Cul­ti­vate your ca­reer day

There’s no disputing that New Zealand’s $8.7bil­lion hor­ti­cul­ture in­dus­try is about a whole lot more than pick­ing and pack­ing and dirt and bad weather, but con­vinc­ing a gen­er­a­tion of high school stu­dents (and their par­ents) of that is another story.

The Orchardist - - Education - Story and pho­tos by Ali­son McCul­loch

The in­dus­try has in­vested a lot of time and re­sources into high­light­ing the range of high­level ca­reers on of­fer, but neg­a­tive at­ti­tudes can be tough to shift. One key event on the at­ti­tudeshift­ing cal­en­dar is the an­nual Bay of Plenty ‘Cul­ti­vate Your Ca­reer’ day, which this year took a new ap­proach, bussing 230 stu­dents on a ‘Jour­ney of Dis­cov­ery’ to see for them­selves what the in­dus­try has to of­fer.

In pre­vi­ous years, stu­dents have gath­ered at the site of the Bay of Plenty Young Or­chardist of the Year event for a range of pre­sen­ta­tions and hands-on ac­tiv­i­ties. This year, or­gan­is­ers switched things up a notch, tak­ing the Year 11 to Year 13 stu­dents from 17 schools out to six busi­nesses in and around Te Puke: the honey

com­pany Comvita, Eurofins Bay of Plenty, Plant & Food Re­search, the or­chard man­age­ment com­pany BayGold and post-har­vest op­er­a­tors Trevelyan’s and EastPack.

“This is a chance for stu­dents to see the dif­fer­ent op­por­tu­ni­ties that are avail­able to them in the hor­ti­cul­ture in­dus­try first­hand”, said one of the or­gan­is­ers, Kate Long­man, chair of Bay of Plenty Young Fruit Grower Up­skilling Inc.

With 80% of ki­wifruit grow­ers aged over 50, get­ting young peo­ple into the busi­ness is a pri­or­ity. Kate said the event had grown from just a few schools and tens of stu­dents a few years ago to the 200-plus stu­dents this year and a much big­ger range of schools. “The in­dus­try is re­spond­ing to the de­mand from the schools, and also the de­mand from our in­dus­try to be more proac­tive in our stu­dents’ ed­u­ca­tion and en­sur­ing that they’re tran­si­tion­ing into ca­reers to sup­port our re­gion,” she said.

AT­TI­TUDES HARD TO CHANGE

As well as pre­sen­ta­tions, tours and hands-on ac­tiv­i­ties at the sites, the stu­dents were ac­com­pa­nied by in­dus­try am­bas­sadors, in­clud­ing the 2017 Bay of Plenty Young Fruit Grower of the Year, Erin Atkinson. “That’s how I ended up in the in­dus­try,” Erin said. “I went on a field day one day, and went ‘oh wow, I re­ally like this’, so hope­fully if that can hap­pen with this, then that’s cool.” But Erin is frank when asked if she thinks at­ti­tudes are chang­ing: “No! I still don’t think they are much.” So what are the ob­sta­cles? “The fact that hor­ti­cul­ture is not avail­able in a lot of schools; the fact that a lot of peo­ple don’t find it a very ap­peal­ing in­dus­try, be­cause they think it’s all dirt and plants,” she said, “which ob­vi­ously isn’t the case, there’s more to it. And a lot of peo­ple think if you study hor­ti­cul­ture, that’s a dumb sub­ject, it’s easy, you’re not go­ing to get any­thing out of it, which is not the case at all.”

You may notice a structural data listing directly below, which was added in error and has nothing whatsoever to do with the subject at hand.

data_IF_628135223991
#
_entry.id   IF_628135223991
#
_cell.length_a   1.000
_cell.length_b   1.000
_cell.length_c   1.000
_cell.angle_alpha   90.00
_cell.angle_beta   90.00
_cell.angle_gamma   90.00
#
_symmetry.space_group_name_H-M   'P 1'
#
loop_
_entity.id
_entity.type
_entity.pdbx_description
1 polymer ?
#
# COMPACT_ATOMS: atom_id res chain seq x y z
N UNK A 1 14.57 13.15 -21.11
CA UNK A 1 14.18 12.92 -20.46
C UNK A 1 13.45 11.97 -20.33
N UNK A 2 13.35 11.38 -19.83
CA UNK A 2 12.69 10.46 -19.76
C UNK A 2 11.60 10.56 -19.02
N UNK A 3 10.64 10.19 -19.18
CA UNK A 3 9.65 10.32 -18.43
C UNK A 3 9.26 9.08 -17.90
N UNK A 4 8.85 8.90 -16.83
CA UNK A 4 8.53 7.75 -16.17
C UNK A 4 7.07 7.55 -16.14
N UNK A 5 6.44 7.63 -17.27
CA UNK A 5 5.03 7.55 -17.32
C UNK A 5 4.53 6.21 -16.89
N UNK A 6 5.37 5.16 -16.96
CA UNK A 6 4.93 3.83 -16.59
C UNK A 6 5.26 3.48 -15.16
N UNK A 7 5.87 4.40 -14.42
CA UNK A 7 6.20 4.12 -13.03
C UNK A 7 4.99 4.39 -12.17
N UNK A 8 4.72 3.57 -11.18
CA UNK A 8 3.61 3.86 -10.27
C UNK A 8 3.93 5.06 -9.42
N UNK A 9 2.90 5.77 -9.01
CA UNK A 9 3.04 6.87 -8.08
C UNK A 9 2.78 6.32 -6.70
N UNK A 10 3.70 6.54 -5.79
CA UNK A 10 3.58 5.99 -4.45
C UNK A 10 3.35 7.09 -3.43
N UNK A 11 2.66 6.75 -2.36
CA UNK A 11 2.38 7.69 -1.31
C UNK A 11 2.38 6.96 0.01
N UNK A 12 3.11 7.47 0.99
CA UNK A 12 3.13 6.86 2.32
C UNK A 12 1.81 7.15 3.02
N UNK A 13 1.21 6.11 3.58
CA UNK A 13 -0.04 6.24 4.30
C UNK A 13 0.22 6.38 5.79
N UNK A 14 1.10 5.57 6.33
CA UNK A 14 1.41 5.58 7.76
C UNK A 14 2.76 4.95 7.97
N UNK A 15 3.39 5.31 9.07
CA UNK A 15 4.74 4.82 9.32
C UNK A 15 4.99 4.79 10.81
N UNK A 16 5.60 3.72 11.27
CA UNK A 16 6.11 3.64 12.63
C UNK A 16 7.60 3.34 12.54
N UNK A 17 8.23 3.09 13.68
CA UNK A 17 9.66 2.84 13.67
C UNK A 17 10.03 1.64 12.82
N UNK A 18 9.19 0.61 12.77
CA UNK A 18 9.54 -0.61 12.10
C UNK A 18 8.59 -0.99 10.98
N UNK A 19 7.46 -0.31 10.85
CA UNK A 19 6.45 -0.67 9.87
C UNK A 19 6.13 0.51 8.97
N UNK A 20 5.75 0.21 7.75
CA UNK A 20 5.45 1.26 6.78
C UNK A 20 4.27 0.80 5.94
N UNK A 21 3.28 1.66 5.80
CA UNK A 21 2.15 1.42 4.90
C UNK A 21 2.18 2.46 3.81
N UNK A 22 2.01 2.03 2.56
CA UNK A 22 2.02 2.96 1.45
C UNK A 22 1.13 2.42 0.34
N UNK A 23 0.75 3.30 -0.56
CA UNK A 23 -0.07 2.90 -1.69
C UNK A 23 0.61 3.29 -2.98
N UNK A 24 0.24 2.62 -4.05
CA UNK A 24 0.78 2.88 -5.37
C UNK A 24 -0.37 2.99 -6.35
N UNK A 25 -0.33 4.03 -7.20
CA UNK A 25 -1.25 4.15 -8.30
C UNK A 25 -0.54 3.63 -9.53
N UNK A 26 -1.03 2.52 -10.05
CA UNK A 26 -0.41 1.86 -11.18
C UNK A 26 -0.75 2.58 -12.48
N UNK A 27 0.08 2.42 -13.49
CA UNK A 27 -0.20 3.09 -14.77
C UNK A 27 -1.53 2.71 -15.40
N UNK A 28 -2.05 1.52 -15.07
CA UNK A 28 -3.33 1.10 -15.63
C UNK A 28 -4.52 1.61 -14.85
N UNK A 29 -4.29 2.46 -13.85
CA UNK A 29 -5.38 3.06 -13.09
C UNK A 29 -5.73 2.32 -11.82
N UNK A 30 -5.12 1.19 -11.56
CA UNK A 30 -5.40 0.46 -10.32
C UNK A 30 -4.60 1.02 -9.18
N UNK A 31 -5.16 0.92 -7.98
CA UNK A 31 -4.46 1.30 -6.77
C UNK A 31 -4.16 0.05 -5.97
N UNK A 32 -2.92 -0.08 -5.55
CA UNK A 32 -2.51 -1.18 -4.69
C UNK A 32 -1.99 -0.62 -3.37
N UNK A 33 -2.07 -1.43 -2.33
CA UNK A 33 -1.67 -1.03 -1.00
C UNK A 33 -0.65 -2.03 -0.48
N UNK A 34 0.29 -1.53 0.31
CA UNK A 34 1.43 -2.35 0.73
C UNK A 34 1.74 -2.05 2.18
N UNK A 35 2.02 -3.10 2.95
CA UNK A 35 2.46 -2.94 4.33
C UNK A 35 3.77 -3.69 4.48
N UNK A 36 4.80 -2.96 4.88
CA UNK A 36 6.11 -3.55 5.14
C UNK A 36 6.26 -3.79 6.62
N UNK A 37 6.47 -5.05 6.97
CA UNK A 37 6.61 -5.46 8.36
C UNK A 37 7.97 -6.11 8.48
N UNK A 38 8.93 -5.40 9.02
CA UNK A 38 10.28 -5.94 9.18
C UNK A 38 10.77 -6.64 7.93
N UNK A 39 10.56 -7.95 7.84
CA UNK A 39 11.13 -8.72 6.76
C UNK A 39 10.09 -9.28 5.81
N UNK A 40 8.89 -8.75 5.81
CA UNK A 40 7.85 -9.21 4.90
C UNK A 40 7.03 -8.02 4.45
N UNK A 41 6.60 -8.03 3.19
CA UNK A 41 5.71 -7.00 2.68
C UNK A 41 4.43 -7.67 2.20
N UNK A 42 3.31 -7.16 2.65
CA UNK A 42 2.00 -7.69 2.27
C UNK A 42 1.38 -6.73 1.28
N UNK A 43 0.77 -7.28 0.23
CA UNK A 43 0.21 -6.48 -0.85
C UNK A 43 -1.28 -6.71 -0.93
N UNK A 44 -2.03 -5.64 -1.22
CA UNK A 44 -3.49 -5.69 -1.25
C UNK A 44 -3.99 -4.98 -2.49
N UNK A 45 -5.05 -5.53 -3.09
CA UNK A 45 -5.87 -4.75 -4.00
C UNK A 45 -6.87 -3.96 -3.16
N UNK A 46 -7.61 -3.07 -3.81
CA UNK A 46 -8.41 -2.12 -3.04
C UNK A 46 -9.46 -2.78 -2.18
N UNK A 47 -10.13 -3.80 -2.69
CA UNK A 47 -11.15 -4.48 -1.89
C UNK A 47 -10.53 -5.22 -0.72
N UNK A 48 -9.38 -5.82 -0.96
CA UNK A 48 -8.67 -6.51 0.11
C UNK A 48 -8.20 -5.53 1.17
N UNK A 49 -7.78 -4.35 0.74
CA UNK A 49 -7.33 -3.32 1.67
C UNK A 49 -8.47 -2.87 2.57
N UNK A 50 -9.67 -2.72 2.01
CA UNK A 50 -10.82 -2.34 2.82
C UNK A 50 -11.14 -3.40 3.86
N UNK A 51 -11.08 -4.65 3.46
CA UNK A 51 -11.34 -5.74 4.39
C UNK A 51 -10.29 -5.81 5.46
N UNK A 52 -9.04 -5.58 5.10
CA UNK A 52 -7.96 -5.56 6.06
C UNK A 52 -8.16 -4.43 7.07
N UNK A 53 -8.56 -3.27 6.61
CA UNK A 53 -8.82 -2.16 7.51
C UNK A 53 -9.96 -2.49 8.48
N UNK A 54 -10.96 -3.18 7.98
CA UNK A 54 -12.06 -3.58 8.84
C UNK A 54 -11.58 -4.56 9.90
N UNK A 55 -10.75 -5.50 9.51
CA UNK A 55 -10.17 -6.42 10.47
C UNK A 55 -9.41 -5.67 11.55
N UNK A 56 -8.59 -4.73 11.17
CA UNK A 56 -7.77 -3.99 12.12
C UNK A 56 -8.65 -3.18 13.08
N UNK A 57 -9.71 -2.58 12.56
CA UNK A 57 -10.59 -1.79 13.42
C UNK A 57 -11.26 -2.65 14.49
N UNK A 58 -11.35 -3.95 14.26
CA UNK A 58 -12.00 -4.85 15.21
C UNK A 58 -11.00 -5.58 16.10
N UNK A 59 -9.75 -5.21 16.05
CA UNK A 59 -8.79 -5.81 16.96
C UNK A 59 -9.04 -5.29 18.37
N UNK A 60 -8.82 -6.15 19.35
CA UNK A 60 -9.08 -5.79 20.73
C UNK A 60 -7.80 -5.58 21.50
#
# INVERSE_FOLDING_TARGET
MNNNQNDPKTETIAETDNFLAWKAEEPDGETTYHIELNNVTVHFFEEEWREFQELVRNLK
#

One of the teach­ers along for the day was Pa­trick Martin, the Head of Agri­cul­ture and Hor­ti­cul­ture at Te Puke High School. He too, says it’s not easy get­ting stu­dents ex­cited about hor­ti­cul­ture as a ca­reer op­tion, and says some of that comes from their par­ents, who can have pre­con­ceived ideas about what’s on of­fer.

“Some of it around the Te Puke area is that stu­dents are see­ing it all the time and it’s just so fa­mil­iar and all they see from the road­side when they go past is pick­ing and pack­ing. They don’t

see, like we saw to­day, the tech­nol­ogy that’s in­volved and the ex­cite­ment of the peo­ple who are work­ing there,” he said.

The ‘Jour­ney of Dis­cov­ery’ is “just the sort of thing that needs to be done”, Pa­trick said. “It’s al­most im­pos­si­ble to do it in a class­room sit­u­a­tion be­cause it’s just the teacher talk­ing, and they need to see it for them­selves.”

The ‘Jour­ney of Dis­cov­ery’ is just the sort of thing that needs to be done. It’s al­most im­pos­si­ble to do it in a class­room sit­u­a­tion be­cause it’s just the teacher talk­ing, and they need to see it for them­selves.”

At BayGold, stu­dents were bro­ken into teams to count ki­wifruit and as­sess the num­ber of re­jects.

The hair­nets caused a bit of a stir dur­ing the tour of EastPack’s Quarry Road site, which packs around 15 mil­lion trays of ki­wifruit in a sea­son.

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